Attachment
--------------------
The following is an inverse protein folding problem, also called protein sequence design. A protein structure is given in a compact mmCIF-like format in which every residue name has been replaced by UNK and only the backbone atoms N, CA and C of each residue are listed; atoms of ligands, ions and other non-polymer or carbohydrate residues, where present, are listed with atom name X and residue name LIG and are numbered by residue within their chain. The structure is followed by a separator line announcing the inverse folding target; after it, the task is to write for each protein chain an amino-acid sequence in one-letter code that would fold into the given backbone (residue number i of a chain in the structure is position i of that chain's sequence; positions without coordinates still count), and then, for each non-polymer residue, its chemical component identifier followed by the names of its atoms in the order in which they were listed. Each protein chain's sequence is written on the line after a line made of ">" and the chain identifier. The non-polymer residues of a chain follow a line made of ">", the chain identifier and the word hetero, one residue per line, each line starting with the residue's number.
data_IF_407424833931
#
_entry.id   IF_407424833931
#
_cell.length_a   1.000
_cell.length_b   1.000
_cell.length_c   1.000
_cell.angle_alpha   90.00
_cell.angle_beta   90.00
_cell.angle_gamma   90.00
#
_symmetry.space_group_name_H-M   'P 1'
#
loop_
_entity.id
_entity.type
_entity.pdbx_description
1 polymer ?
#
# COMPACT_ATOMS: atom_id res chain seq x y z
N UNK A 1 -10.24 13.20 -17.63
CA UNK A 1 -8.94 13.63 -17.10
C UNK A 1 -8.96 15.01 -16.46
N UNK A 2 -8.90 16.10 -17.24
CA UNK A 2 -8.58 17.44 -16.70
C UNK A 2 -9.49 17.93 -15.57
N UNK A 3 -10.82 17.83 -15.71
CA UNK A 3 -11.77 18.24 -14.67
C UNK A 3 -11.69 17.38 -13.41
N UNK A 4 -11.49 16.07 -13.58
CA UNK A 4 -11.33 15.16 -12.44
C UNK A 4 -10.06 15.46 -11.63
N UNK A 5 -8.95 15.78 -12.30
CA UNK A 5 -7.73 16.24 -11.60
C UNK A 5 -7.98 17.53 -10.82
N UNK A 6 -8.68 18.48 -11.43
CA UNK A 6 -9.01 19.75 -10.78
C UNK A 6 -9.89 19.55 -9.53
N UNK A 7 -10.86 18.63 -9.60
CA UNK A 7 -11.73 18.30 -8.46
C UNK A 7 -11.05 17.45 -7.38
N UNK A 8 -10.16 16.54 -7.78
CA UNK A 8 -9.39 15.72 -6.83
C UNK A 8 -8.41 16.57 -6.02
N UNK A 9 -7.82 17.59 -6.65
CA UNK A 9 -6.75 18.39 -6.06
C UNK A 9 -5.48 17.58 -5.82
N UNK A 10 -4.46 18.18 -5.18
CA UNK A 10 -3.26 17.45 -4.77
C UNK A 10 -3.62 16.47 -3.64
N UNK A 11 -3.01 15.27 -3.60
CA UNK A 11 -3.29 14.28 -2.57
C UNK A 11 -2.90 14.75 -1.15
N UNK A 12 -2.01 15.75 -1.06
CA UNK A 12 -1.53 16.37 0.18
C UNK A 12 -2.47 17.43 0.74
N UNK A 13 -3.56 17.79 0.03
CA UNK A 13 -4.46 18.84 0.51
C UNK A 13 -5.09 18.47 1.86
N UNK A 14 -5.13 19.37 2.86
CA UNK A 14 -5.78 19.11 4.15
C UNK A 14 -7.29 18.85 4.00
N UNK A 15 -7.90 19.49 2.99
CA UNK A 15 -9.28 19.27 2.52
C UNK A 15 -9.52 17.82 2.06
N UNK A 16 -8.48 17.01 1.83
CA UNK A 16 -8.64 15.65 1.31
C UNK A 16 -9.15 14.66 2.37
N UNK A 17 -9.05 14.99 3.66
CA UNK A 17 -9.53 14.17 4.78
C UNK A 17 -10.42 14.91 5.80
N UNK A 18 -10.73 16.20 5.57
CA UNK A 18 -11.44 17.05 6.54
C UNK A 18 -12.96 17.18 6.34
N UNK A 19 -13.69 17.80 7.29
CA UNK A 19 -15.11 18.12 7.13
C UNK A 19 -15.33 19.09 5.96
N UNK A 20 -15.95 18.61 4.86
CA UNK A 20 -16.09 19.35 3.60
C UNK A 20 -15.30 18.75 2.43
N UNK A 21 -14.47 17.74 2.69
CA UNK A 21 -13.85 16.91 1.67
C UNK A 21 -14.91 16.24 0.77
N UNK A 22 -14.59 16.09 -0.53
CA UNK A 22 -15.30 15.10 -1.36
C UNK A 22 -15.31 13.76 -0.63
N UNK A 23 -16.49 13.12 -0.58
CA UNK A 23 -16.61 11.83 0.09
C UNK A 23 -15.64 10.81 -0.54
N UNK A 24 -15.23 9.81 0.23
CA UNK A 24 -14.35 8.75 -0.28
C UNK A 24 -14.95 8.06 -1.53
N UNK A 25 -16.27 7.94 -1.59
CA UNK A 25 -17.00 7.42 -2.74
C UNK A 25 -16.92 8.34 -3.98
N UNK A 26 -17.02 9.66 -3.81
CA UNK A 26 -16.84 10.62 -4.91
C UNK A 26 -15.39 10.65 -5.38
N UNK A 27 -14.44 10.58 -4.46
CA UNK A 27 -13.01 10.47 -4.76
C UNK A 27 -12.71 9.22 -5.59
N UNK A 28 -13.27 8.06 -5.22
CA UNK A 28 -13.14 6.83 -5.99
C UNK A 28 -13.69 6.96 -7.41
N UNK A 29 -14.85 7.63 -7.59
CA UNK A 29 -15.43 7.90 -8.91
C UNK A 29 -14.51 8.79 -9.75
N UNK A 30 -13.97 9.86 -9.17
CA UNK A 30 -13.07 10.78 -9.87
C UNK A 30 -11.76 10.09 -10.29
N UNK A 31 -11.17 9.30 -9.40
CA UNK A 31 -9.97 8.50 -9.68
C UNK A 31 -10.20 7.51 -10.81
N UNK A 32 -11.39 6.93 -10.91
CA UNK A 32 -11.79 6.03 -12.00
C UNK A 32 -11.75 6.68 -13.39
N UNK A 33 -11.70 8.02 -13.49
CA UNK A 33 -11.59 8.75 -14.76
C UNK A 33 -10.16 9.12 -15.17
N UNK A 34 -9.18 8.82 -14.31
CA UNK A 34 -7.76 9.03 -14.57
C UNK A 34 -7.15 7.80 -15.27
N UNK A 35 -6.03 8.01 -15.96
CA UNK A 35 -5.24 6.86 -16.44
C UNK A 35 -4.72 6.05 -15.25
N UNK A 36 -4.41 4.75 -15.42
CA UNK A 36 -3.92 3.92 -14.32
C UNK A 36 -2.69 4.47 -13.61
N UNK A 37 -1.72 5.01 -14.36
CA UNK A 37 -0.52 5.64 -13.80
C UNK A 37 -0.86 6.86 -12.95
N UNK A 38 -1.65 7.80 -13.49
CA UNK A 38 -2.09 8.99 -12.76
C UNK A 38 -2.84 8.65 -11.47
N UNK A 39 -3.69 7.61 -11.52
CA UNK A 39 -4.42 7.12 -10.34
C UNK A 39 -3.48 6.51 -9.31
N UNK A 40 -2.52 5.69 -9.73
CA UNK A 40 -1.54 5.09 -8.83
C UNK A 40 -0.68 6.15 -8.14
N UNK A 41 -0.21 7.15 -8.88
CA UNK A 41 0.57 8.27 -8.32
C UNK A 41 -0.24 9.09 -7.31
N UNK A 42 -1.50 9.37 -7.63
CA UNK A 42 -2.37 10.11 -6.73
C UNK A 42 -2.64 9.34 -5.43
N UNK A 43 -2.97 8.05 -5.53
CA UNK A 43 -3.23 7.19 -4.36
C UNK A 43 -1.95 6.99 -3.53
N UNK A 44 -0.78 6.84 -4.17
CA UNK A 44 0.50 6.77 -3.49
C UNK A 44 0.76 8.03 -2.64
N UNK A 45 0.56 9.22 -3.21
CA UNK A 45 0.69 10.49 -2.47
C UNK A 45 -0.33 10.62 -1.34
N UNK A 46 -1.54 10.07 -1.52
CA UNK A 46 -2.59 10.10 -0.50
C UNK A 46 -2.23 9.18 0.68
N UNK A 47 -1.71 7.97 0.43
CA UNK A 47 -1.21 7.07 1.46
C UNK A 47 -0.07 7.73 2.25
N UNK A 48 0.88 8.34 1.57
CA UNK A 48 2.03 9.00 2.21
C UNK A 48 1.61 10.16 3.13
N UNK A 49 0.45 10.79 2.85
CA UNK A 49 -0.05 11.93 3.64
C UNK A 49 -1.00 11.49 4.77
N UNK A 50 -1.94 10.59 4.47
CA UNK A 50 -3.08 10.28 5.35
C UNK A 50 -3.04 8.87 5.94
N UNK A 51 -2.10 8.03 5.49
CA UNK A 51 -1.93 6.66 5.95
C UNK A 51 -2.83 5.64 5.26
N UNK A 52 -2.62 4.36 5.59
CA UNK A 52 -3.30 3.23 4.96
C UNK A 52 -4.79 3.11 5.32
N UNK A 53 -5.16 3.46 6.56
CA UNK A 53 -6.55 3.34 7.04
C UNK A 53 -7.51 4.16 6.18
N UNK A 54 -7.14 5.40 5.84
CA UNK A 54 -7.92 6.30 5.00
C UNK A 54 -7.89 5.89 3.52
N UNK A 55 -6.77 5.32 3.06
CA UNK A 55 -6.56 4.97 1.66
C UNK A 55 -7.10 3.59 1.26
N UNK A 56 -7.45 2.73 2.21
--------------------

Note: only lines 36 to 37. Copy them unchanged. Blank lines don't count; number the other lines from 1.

C UNK A 5 -7.98 17.53 -10.82
N UNK A 6 -8.68 18.48 -11.43